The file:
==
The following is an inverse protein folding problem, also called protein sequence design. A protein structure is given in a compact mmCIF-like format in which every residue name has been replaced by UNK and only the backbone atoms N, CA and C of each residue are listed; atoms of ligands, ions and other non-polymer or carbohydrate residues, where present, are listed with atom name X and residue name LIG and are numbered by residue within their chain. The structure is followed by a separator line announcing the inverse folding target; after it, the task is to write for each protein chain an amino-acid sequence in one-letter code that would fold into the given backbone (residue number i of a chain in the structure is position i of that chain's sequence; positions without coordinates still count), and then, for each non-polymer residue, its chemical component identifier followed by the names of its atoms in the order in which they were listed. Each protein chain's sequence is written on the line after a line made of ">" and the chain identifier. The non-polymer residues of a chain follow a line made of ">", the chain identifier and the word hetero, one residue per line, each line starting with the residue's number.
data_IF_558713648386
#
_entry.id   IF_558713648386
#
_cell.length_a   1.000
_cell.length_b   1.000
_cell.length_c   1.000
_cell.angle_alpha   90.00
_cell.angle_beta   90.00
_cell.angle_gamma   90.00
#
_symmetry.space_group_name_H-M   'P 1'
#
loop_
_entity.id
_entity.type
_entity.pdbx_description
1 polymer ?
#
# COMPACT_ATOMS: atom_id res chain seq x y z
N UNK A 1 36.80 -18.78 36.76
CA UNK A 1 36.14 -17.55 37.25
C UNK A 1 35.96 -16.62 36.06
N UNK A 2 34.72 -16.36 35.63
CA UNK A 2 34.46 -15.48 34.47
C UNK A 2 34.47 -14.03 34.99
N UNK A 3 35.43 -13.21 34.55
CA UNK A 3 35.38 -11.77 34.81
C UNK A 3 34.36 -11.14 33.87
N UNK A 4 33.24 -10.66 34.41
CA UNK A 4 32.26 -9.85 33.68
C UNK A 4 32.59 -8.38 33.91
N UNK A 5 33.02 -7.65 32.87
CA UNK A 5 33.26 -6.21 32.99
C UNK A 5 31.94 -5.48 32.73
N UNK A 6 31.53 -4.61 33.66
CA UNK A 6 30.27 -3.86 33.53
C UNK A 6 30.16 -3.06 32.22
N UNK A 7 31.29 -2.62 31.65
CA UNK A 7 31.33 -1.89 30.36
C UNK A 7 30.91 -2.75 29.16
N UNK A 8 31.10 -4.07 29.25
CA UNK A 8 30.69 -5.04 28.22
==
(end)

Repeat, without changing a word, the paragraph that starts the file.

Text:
The following is an inverse protein folding problem, also called protein sequence design. A protein structure is given in a compact mmCIF-like format in which every residue name has been replaced by UNK and only the backbone atoms N, CA and C of each residue are listed; atoms of ligands, ions and other non-polymer or carbohydrate residues, where present, are listed with atom name X and residue name LIG and are numbered by residue within their chain. The structure is followed by a separator line announcing the inverse folding target; after it, the task is to write for each protein chain an amino-acid sequence in one-letter code that would fold into the given backbone (residue number i of a chain in the structure is position i of that chain's sequence; positions without coordinates still count), and then, for each non-polymer residue, its chemical component identifier followed by the names of its atoms in the order in which they were listed. Each protein chain's sequence is written on the line after a line made of ">" and the chain identifier. The non-polymer residues of a chain follow a line made of ">", the chain identifier and the word hetero, one residue per line, each line starting with the residue's number.